Academic journal article Journal of Teacher Education

Considering Criticality and Culture as Pivotal in Transformative Teacher Education

Academic journal article Journal of Teacher Education

Considering Criticality and Culture as Pivotal in Transformative Teacher Education

Article excerpt

Critical perspectives, especially as manifested in critical pedagogy/androgogy, often are considered essential to quality education, and just as often are resisted. (1) Developing a critical lens may be seen as pivotal for becoming a professional educator who is a reflective practitioner embodying a passion for equity and social justice, however development and employment of that lens may inhabit hostile territory. (2) In this article, we present data about how a small purposive sample of educators, including several preservice teachers, experience transformation in a university Theory and Dynamics of Intercultural Interaction in Education course redesigned to embody culture and criticality. (3) Our findings shed light on the potential efficacy of criticality and culture in educating teachers who, whatever their areas of specialization, are compelled to advance social justice and equity.

WHAT COUNTS AS CRITICAL?

Understanding of what counts as critical ranges from modernist to postmodernist to radical; and application of the concept appears as simplistic to "authentic" (e.g., Burbules & Berk, 1999; Ellsworth, 1989; Gur-Ze'ev, 1998; McLaren, 1998, 2000; Popkewitz, 1999a). As McLaren (1998) so eloquently conveyed, some strong advocates of critical perspectives acknowledge dilution and "domestication" of critical pedagogy:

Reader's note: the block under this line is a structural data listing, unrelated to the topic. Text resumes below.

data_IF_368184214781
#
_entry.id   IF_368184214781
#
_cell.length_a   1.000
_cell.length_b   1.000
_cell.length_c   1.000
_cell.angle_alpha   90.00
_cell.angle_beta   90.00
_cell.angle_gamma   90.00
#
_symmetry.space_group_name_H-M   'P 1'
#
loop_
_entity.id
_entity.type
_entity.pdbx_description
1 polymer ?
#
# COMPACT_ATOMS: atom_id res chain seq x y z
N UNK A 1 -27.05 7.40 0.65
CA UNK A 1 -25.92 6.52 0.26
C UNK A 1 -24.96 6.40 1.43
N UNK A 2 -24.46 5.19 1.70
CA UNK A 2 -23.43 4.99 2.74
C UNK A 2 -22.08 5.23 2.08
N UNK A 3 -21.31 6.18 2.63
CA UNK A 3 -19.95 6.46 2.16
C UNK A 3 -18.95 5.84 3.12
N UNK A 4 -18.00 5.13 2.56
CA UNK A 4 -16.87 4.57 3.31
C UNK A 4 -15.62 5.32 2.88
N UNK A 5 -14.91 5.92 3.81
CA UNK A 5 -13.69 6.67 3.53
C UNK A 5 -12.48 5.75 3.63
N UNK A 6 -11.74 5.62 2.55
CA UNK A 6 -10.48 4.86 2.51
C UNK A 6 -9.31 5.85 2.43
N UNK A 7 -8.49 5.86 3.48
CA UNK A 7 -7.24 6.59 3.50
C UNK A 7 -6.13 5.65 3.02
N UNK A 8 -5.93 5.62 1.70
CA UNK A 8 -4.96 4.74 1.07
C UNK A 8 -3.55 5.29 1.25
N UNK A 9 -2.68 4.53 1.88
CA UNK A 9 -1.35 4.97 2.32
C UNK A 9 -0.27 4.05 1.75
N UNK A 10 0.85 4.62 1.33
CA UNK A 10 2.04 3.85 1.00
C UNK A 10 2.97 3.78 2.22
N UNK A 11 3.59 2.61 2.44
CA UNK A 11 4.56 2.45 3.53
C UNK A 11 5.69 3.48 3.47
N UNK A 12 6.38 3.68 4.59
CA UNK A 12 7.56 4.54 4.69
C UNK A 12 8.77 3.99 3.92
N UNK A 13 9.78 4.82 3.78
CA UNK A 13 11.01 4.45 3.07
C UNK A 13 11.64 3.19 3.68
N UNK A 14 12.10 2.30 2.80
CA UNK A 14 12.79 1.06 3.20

Once considered by the faint-hearted guardians of
   the American dream as a term of opprobrium, critical
   pedagogy has become so completely psychologized,
   so liberally humanized, so technologized,
   and so conceptually postmodernized, that its current
   relationship to broader liberation struggles
   seems severely attenuated if not fatally terminated.
   The conceptual net known as critical pedagogy has
   been cast so wide and at times so cavalierly that it
   has come to be associated with anything dragged up
   out of the troubled and infested waters of educational
   practice, from classroom furniture organized
   in a "dialogue friendly" circle to "feel-good" curricula
   designed to increase students' self-image.
   (p. 448)

Given the propensity in education to appropriate terminology with distortion, and to trivialize complex constructs to package for marketing, McClaren's assessment appears accurate. How, in institutionalized nonsituated learning, can one ensure relationship to broader liberation struggles without artificiality? How can one ensure, as in his proposal for a "working-class pedagogy" McLaren (2000) suggested is necessary, attention to "struggles over meaning, representation, and identity in relation to a moral and ethical commitment to social justice?" (p. 145).

Shor (Shor & Freire, 1987) raised the question of the connection between empowerment inside and outside the classroom: "Connecting classroom work to the transformation of society is basic for a teacher's transition to liberatory methods, but the classroom and the rest of society remain physically separate areas of practice" (p. 34). Freire (Shor & Freire, 1987) acknowledged the limits of education in the political transformation of society but believed that education could at least provide an arena for understanding the nature of location of power in society. He suggested that, "for transformation, we need first of all to understand the social context of teaching, and then ask how this context distinguishes liberating education from traditional methods" (p. 33). Given institutional constraints, situated learning is not always possible. The transformative focus, then, may become one of developing a critical lens and practicing application to hypothetical simulated situations and to students' actual life situations. The goal is to foster an ongoing automatic criticality linked to an action-taking protocol such as those proposed in reflective practice or practitioner action research. In fostering development of a critical lens in service of transformation on a grand scale, perhaps "transformative moments" deserve credibility. …

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